In the mid-90s, I was a shareholder in a relatively large medical group that taught me some very hard lessons. This isn't a fairytale or even a nightmare — this is what happens when busy doctors take their eyes off the ball.
The group had been rocked by the recurring challenges of managed care in a rapidly shifting industry. There were a few "always happens" that we agreed on: cash flow was always unstable and always unpredictable. The other truism involved our office locations: one office always worked harder and was always more profitable than the other office. Board members were quick to assign blame for this, causing unspoken hard feelings and a lack of inter-office communication.
We needed a chief financial officer (CFO) to help untangle our finances and we selected a young articulate CPA; let's call him Rob. Rob proceeded to analyze our business and told us the following: We needed to streamline our business practices, we needed better analysis, and we needed minute-by-minute juggling of our cash flow. Give him the authority and he'd be the man to help us sort things out.
FROM HERO TO VILLAIN
Rob became indispensable to us, putting in extra hours and never taking a vacation. He also became close personal friends with the top-producing board members. He attended every doctor meeting and presented detailed financial reports and refereed the rivalry between the two offices. He "told it like it was": The lower-producing office was the biggest problem, dragging everyone's income down.
Over several years, no matter how hard the doctors at the "low-producing" office worked, their production stood still. Everyone else worked harder too. According to Rob, our problems were also due to unscrupulous insurance companies and "managed care." He offered numbers to prove it.
One sign we overlooked was Rob's lavish lifestyle. He belonged to a country club, owned a house on a golf course, and donated generously to his charitable causes. His integrity was not seriously questioned as long as he had the confidence of the most influential members of the board. When things grew especially grim, a request for a forensic audit was made. He convinced members of the board that it was unnecessary and that we were "too broke" to afford it. The majority of the board, agreeing with Rob's analysis, voted to let the request die.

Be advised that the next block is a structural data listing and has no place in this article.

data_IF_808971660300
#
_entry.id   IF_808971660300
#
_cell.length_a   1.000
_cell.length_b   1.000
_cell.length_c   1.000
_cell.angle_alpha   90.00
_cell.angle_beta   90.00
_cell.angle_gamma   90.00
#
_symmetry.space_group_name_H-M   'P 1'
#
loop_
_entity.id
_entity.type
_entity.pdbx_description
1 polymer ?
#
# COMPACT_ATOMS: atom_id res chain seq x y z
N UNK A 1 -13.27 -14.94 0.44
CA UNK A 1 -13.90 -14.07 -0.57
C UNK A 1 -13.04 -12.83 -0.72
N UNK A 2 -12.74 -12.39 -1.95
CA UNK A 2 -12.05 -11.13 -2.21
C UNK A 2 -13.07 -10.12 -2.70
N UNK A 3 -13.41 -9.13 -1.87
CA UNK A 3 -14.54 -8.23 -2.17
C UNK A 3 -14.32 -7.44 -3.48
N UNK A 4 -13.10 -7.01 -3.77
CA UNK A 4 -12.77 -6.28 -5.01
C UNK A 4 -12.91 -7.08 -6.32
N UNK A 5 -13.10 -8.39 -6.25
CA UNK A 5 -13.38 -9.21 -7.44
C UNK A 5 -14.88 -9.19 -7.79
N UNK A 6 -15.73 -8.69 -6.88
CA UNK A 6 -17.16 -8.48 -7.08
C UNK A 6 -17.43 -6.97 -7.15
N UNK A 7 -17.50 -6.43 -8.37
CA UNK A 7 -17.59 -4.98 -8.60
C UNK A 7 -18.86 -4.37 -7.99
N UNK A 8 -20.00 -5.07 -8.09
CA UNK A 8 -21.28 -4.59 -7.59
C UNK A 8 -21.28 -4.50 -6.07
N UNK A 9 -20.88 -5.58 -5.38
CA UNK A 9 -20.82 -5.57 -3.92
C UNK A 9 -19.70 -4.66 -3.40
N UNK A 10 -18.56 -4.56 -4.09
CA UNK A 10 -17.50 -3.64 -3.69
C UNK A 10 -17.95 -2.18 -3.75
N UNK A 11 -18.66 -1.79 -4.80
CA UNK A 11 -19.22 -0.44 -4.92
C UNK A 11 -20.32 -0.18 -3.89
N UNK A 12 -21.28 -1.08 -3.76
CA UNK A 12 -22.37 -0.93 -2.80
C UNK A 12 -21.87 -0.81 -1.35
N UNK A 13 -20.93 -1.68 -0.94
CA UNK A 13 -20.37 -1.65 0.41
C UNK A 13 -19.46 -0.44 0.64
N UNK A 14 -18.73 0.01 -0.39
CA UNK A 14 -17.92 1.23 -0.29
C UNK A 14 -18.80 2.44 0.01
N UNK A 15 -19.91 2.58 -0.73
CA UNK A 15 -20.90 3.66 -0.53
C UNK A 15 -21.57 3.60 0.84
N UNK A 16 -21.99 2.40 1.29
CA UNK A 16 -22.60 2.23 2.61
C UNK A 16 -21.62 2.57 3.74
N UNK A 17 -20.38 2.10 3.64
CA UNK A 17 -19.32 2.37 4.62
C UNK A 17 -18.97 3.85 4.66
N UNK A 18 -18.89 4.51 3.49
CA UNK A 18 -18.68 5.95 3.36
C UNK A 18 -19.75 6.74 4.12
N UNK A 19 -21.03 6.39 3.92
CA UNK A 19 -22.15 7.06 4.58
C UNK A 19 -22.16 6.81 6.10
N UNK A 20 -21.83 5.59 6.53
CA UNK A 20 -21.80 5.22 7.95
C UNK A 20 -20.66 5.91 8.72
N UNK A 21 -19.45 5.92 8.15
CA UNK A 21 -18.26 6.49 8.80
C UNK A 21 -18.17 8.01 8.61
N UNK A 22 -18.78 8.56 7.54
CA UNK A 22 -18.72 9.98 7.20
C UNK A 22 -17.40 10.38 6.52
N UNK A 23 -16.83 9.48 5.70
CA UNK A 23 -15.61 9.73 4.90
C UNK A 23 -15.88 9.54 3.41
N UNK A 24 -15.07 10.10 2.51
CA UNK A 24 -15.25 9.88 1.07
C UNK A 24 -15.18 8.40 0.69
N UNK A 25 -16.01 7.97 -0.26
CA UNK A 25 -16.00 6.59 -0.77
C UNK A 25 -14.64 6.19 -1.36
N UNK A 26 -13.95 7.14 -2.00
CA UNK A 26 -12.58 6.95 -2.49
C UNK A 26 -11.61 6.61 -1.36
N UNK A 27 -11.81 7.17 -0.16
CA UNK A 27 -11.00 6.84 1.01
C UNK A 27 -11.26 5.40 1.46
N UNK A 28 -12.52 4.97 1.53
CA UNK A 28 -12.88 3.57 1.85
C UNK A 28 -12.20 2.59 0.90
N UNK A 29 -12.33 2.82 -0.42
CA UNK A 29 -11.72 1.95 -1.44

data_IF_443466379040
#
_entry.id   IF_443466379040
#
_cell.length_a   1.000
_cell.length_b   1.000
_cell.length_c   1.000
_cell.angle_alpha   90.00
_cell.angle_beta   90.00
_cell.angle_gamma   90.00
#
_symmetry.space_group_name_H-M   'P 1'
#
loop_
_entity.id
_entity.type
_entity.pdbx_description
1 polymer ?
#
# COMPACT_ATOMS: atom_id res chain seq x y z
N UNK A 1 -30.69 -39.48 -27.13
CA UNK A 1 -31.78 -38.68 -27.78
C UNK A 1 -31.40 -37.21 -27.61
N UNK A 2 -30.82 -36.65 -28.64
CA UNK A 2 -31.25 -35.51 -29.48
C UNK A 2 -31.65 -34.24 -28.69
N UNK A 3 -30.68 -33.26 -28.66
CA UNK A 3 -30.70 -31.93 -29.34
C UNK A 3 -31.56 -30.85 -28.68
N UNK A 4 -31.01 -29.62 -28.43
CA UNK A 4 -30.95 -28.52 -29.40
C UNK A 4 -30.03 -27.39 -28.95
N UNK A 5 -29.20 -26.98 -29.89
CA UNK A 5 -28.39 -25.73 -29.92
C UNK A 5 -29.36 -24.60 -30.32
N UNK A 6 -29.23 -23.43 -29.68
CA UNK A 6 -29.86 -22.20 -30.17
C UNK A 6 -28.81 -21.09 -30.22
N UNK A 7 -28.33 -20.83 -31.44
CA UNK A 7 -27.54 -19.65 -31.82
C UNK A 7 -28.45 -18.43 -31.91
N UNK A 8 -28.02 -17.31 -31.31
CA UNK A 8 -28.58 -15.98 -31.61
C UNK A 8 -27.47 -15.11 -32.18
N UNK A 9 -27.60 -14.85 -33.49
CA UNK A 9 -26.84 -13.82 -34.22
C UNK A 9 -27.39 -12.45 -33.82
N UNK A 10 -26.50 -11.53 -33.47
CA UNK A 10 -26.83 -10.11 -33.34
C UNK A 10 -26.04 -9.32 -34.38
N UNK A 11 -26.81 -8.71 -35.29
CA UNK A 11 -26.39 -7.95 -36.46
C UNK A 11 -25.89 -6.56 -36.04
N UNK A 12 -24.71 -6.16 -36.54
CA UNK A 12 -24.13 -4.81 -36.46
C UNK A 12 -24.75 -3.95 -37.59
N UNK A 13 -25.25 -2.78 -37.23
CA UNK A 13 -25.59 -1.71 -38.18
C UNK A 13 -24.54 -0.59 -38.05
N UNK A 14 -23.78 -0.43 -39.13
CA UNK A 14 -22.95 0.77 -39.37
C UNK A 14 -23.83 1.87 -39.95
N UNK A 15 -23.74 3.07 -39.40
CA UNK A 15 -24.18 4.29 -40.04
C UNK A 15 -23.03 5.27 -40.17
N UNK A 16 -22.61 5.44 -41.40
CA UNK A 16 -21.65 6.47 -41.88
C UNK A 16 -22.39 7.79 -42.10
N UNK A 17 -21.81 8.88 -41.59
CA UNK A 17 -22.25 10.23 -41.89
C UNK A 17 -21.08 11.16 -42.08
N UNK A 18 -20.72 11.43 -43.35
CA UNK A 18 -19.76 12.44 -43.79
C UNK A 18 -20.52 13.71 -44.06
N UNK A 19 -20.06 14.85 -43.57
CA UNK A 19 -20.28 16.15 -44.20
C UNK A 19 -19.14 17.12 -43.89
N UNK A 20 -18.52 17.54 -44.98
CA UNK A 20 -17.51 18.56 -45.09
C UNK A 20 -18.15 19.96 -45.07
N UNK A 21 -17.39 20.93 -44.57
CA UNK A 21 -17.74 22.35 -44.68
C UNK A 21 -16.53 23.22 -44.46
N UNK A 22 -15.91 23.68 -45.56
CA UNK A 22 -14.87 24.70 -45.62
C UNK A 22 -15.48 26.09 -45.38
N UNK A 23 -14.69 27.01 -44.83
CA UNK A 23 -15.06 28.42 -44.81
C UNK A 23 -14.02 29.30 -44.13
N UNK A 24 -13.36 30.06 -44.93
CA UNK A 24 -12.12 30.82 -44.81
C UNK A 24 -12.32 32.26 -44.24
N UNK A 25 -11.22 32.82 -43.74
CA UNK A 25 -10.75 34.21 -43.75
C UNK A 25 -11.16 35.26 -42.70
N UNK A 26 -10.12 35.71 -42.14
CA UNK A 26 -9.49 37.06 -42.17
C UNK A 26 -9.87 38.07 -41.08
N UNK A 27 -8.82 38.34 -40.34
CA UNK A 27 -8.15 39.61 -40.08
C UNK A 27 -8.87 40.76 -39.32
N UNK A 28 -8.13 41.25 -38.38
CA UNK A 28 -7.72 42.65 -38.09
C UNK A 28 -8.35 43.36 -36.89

Meanwhile, we were slipping further behind in meeting our financial obligations: Office rents were late, payroll contributions were precariously delayed, and medical supply vendors were calling about missed payment deadlines. A snap board meeting was called by Rob and we were given the bad news, because of the low production at one office, the practice had a cash crisis and we needed to take out second mortgages on our homes to cover the shortfall. When a few board members balked, Rob's house of cards came tumbling down. Desperate to find ways to economize, we examined every transaction in great detail and discovered that we'd been embezzled.
Our CFO was eventually tried, convicted, and sentenced — but not one dollar was recovered.
FIVE WARNING SIGNS
Our practice collapsed in a spectacular way. Looking back, the trail of theft was surprisingly obvious.
Here were the warnings that we overlooked:
1. Beware of the "indispensable" employee. They are always working, they never take time off, and they are always there for you. Insist on managers taking time off.
2. Beware of relying blindly on financial reporting. If the numbers don't correlate with the feel on the ground, ask more questions.
3. Beware of pat answers. Are the same answers provided again and again? Think outside of the box.
4. Beware of consolidation of power. Does one person control the in-flow and out-flow of cash? Who has signatory authority?
5. Beware of emotional manipulation. Physicians are sensitive to feelings of hyper-responsibility and blame. Look beyond the guilt-trip.
In the end, we'd been ripped off in every way possible: stolen cash, misappropriated insurance payments, forged checks, even bank loans for phantom medical equipment. It was all buried in fraudulent reporting that reflected the bottom line but not the thievery. We lost the game by running harder and harder to catch up, but never looking at the landscape along the way.
Asela C Russell, MD, is an OB/GYN at the Center for Women's Health in Englewood, Colo., which opened in 2003 following the occurrences at her previous practice described above. She is also a member of the Physicians Practice Physician Advisory Board.
This article originally appeared in the June 2015 issue of Physicians Practice.